This is a book of proposals for government policies that political comedian Mark Thomas assembled at live shows around the UK that he did for a radio programme in 2010. Proposals were provided by the audience, debated and then voted on, with the winning one from each show going into the book. Some of the suggestions are flippant, but some make a sound basis for policy. Indeed one of the proposals, of allowing gay marriage has become UK law since the book was published. There has been some movement not to close tax havens but certainly pursue people using them, but on too limited a scale.
Some were specific to the time as there were comments about identity cards being considered then and the London Olympics which were anticipated to fail and be very costly. Many reflect the liberal/left-wing make-up of Thomas's audiences, for example, two demand statements on the front page of the right-wing 'Daily Mail' newspaper about its historic support for Nazism and the specious nature of many of its stories. Another simply demands renationalisation of the railways which was considered towards the end of the Gordon Brown government. Similarly the 'none of the above' box on ballot papers is once more being suggested for real.
Others like an automatic assumption that someone will pass on their organs at death, are being introduced in other countries. An age of consent for religion I thought was an ingenious idea. A 0.05% tax on currency transactions should be law and could easily be so. The maximum wage of 10 times what the lowest wage is, was something proposed in the 1970s and some countries are looking at it once more. A scheme that anyone buying a second home in Somerset has to provide an equivalent home for local people again highlights how ordinary people feel that the privileged are now ruining lives without feeling any shame. These go against vested interests and would be resisted vigorously it can be assured.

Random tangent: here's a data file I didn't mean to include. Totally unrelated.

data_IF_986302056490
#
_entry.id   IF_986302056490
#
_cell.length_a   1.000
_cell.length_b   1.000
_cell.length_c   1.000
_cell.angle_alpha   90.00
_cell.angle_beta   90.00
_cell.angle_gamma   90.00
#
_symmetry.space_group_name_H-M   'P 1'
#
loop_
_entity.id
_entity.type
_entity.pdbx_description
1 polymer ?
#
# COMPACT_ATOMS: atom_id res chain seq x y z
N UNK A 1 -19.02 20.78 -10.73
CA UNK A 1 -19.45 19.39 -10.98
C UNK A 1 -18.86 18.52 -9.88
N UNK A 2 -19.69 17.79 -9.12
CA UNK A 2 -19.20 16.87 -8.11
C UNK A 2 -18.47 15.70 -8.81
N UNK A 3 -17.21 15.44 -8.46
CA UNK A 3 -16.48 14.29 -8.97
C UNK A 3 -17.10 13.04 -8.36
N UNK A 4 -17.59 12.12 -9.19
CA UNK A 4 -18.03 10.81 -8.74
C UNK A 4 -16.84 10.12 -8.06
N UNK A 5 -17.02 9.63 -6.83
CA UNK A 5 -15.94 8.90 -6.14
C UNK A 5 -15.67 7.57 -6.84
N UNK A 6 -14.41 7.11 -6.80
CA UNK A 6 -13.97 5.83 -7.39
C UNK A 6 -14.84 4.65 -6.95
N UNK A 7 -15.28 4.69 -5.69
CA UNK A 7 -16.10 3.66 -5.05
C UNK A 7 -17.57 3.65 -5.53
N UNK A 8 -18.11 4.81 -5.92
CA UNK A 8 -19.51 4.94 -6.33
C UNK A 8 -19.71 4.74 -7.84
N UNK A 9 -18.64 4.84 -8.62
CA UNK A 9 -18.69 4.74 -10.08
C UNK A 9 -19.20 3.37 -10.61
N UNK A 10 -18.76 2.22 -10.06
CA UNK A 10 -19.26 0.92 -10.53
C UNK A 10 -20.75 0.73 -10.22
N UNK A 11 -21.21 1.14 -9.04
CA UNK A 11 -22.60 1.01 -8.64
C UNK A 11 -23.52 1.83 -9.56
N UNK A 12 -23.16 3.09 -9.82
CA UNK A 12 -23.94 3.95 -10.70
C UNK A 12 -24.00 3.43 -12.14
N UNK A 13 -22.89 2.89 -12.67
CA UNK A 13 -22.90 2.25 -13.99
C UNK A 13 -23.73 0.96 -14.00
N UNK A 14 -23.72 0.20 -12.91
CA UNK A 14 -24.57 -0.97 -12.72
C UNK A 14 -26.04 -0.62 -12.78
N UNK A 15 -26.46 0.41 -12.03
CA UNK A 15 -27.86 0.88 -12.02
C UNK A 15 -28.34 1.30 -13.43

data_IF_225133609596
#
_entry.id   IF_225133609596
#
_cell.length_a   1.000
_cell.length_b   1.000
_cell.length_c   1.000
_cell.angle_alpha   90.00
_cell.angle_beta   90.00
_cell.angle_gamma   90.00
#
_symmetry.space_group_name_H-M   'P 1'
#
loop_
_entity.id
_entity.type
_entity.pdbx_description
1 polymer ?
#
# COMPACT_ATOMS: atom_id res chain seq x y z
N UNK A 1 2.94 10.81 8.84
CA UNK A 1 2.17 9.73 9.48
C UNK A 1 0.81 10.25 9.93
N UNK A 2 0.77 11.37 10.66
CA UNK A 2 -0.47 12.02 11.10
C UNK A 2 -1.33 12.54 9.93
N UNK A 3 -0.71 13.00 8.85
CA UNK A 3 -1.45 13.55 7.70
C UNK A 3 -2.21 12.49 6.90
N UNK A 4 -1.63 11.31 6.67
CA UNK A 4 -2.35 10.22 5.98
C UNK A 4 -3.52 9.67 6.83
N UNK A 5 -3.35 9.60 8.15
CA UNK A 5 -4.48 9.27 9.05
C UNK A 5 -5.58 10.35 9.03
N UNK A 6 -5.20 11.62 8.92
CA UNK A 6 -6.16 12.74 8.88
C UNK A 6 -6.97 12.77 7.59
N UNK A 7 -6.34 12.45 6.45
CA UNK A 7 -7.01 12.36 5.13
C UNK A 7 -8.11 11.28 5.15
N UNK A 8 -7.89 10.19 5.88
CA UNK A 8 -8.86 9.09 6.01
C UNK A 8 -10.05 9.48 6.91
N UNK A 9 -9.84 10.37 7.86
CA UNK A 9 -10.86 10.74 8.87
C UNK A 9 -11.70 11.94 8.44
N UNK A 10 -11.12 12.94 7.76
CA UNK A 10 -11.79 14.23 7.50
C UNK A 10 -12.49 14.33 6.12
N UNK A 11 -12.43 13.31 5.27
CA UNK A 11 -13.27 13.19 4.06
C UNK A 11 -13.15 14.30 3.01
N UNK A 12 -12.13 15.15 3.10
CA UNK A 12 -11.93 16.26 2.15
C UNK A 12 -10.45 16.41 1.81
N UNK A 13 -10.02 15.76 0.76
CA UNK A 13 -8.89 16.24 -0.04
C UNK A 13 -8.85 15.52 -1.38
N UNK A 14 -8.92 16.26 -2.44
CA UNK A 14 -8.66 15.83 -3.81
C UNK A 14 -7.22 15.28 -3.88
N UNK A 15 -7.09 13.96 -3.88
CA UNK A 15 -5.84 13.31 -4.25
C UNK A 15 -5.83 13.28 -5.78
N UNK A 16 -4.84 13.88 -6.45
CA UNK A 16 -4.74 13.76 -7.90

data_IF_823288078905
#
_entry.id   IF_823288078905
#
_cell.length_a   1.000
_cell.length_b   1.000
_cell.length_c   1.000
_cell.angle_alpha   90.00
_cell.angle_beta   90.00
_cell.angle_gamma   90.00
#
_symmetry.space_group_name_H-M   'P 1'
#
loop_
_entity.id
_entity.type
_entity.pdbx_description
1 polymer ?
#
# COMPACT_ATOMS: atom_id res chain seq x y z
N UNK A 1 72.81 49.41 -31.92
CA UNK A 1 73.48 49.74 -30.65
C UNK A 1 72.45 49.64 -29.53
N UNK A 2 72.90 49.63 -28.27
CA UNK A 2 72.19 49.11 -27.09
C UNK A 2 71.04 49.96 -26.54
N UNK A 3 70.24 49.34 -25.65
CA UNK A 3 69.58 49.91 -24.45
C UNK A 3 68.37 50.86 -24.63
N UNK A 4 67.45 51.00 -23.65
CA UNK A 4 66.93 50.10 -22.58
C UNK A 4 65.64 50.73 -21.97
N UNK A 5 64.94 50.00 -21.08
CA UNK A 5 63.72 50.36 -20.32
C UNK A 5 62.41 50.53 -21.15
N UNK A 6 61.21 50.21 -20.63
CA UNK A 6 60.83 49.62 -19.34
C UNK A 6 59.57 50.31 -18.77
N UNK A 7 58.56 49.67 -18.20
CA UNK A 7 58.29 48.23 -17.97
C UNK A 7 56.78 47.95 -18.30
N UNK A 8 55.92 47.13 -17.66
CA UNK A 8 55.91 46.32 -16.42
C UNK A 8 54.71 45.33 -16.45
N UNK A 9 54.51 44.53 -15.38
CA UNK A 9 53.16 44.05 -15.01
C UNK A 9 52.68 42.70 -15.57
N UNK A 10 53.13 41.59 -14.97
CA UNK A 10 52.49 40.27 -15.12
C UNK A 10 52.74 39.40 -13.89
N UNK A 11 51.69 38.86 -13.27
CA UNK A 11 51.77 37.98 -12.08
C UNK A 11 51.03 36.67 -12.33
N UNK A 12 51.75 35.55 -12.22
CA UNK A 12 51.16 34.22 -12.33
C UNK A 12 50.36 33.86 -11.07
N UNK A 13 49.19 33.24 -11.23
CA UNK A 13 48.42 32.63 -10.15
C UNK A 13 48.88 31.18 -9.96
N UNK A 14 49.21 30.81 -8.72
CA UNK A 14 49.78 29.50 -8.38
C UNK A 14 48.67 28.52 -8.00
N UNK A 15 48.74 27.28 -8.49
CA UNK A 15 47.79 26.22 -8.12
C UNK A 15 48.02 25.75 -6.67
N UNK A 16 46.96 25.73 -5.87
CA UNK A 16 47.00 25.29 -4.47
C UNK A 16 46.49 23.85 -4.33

Many are aimed at politicians such as not paying them salaries but equivalent to student loans which they have to repay when they leave office as they usually end up with very lucrative jobs. The displaying of logos of companies that sponsor them on their clothes in the way that racing car drivers do was another one which mixed a good idea and humour. Similarly MPs having to give their second homes to the state when they leave office would also aid a very little with the chronic housing shortage in London. The sense that MPs exploit their positions comes through strongly.
There is a suggestion, presumably in the light of the Iraq War, that there must be a referendum whenever the government wants to go war. This was proposed in the USA in the 1930s, though with the caveat that it would only be open to those who could be conscripted or their close family.
The proposal to limit prime ministers to two terms of office is not really necessary. In the UK a term of government is at maximum 5 years. The duration was fixed in 2010. Thatcher lasted 11 years 7 almost 4 months and Blair 10 years & 2 months. Thus, this rule would have shaved a little off the term in office of these two. However, typically until 2010, British governments have not lasted as long as 5 years. This rule would have prevented Harold Wilson becoming prime minister at all in 1974 even though he would have only been in the job for six years by then and Thatcher would have had to go in 1987 even though she only came to power in 1979; similarly Blair would have had to step down in 2005 again having been in power for 8 years. I imagine this is what the audience would have been thinking of. Gordon Brown's career certainly would have benefited from that rule.
This is a stimulating and fun book which I suggest taking to the pub with you in case you run out of topics to discuss. I read it entirely one morning, it is that easy to engage with.